Palo Alto Networks experts have discovered a new version of the Mirai malware, famous as Mukashi, which scans the network, searches for and attacks Zyxel devices.This version uses brute force and various combinations of default credentials, and penetrates Zyxel’s devices to gain control over them and then use them for DDoS attacks. Mirai is more than a botnet, it is a complex basic architecture for malware, for example, we reported about an Ares IoT botnet, which mainly infects Android consoles manufactured by HiSilicon, Cubetek and QezyMedia, which is built on the Mirai basis.
Mukashi malware exploits the recently found and fixed vulnerability CVE-2020-9054, which affects several NAS models of the company at once (running firmware 5.21 and earlier) and allows arbitrary code to be executed remotely and without authentication on them”, – explain the researchers.
Let me remind you that on the vulnerability assessment scale this problem scored 10 points out of 10 possible.
The root of this problem lies in the weblogin.cgi file, a bug occurs due to incorrect cleaning of the username parameter. That is, if username includes certain characters, a vulnerability appears and it can be used to inject commands with web server privileges. After that, an attacker can use the setuid utility to run arbitrary commands with root privileges.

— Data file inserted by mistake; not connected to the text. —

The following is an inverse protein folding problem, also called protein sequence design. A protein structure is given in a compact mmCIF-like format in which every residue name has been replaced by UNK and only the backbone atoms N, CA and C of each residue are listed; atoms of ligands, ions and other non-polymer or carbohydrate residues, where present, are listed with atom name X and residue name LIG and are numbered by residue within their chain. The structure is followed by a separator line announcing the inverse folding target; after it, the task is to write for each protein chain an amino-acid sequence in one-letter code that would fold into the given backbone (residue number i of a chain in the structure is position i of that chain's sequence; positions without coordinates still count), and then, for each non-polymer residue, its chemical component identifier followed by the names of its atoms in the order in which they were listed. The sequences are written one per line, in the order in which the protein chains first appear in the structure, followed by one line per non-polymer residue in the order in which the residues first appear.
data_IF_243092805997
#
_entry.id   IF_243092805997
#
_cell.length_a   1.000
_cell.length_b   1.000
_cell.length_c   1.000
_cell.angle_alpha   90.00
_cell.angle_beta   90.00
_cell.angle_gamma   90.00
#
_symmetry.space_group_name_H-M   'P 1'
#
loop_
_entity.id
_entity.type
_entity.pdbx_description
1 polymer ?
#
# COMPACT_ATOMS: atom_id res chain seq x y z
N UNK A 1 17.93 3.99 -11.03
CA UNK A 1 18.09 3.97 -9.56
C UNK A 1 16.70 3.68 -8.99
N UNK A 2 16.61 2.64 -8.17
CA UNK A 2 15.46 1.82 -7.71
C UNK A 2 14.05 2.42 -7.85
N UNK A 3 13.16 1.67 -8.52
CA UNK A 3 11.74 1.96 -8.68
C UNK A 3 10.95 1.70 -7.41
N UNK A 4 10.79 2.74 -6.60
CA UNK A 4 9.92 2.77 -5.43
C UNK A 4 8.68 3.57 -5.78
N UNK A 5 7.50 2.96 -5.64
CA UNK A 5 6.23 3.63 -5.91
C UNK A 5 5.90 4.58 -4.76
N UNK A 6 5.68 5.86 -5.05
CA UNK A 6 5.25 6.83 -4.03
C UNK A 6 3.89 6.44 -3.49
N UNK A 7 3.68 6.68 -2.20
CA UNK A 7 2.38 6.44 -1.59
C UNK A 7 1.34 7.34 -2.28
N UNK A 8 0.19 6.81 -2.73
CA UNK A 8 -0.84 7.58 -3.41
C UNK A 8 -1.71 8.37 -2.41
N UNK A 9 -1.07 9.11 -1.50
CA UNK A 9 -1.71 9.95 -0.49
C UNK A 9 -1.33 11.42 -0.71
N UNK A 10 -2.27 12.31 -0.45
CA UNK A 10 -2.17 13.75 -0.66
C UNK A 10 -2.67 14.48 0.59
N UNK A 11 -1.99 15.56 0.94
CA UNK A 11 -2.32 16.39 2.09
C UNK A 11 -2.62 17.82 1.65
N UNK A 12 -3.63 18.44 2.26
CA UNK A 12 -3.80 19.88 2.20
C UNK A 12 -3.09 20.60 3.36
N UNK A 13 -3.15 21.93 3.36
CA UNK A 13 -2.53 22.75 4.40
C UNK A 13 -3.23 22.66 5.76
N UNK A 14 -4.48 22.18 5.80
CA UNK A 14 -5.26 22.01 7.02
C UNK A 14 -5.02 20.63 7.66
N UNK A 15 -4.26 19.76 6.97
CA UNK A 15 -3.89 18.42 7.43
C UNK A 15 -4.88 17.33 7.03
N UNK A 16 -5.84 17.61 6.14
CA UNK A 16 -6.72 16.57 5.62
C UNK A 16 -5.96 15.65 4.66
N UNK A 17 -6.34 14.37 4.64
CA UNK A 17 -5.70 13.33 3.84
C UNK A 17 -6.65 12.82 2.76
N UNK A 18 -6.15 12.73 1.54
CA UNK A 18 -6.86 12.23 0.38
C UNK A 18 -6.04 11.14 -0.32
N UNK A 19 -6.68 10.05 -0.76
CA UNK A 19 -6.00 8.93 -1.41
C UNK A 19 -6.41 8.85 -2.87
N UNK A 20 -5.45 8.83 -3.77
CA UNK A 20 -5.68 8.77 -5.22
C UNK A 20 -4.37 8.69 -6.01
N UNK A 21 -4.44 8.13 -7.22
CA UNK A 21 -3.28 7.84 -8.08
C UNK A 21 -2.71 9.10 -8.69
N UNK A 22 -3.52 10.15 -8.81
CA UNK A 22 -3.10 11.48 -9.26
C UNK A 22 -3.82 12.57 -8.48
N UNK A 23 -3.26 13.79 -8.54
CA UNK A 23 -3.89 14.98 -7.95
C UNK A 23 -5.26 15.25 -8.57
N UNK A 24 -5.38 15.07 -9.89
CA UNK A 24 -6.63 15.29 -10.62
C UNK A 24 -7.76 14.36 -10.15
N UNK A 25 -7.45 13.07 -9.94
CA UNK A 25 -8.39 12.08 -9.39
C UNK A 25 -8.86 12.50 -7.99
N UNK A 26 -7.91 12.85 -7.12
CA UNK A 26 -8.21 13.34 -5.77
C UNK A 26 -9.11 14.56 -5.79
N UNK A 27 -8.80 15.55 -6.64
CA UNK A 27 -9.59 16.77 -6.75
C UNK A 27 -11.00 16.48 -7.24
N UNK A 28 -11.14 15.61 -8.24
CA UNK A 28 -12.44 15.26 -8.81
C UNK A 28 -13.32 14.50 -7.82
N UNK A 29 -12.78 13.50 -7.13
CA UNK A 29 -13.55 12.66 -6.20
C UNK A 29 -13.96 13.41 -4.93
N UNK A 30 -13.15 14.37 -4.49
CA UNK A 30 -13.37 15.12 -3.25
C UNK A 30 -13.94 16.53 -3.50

Worse, it turned out that the vulnerability threatens not only the NAS of the company, as originally reported, but also poses a threat to 23 UTM, ATP and VPN firewalls with firmware versions from ZLD V4.35 Patch 0 to ZLD V4.35 Patch 2”, – say the researchers.
According to experts, Mukashi scans the network in search of vulnerable Zyxel devices from at least March 12, 2020. In addition, like other Mirai variants, Mukashi explores the Internet for other vulnerable IoT devices (routers, NAS devices, cameras, and DRVs) that are protected only by the factory default settings or simple, commonly used passwords.
Compromise indicators and technical details can be found on the Palo Alto Networks blog.
Updating the firmware is highly recommended to keep the attackers at bay. Complex login passwords are also advised to prevent brute forcing.
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